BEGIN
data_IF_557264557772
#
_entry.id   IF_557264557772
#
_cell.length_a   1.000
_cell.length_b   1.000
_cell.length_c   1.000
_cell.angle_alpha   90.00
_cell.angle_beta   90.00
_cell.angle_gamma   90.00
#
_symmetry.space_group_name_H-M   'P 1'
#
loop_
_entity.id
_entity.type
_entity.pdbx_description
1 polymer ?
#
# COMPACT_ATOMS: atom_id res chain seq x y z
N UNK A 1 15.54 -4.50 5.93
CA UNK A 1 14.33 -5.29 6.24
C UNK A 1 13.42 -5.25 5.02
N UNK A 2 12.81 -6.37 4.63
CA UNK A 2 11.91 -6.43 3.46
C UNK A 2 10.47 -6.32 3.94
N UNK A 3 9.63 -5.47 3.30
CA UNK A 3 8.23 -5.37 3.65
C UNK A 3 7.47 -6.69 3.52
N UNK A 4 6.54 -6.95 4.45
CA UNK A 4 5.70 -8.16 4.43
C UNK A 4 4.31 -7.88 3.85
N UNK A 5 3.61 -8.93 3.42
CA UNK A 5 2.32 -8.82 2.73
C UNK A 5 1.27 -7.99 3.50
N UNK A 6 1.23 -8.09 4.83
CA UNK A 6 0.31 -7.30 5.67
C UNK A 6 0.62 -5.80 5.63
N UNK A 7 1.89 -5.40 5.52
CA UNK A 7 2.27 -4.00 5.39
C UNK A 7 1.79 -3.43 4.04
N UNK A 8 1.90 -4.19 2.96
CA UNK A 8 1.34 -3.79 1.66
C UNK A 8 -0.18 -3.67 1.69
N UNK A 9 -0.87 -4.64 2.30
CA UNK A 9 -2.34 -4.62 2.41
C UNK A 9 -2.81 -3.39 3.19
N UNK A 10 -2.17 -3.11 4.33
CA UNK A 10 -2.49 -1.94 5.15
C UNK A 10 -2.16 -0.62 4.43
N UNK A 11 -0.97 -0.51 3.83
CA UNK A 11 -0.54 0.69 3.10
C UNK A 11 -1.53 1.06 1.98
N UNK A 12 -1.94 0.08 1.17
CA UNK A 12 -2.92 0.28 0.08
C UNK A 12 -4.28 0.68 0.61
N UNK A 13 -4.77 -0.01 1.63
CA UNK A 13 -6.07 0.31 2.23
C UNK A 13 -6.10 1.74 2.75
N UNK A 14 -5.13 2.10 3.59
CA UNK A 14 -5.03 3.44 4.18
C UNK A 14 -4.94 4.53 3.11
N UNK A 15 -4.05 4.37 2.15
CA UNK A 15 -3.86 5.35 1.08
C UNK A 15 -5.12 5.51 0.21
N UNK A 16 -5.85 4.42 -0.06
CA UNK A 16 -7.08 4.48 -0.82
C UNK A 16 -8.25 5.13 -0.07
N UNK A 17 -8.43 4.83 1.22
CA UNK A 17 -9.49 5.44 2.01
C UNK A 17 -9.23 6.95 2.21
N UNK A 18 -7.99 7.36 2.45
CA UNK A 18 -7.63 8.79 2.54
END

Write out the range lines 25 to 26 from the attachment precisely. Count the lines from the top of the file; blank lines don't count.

CA UNK A 2 11.91 -6.43 3.46
C UNK A 2 10.47 -6.32 3.94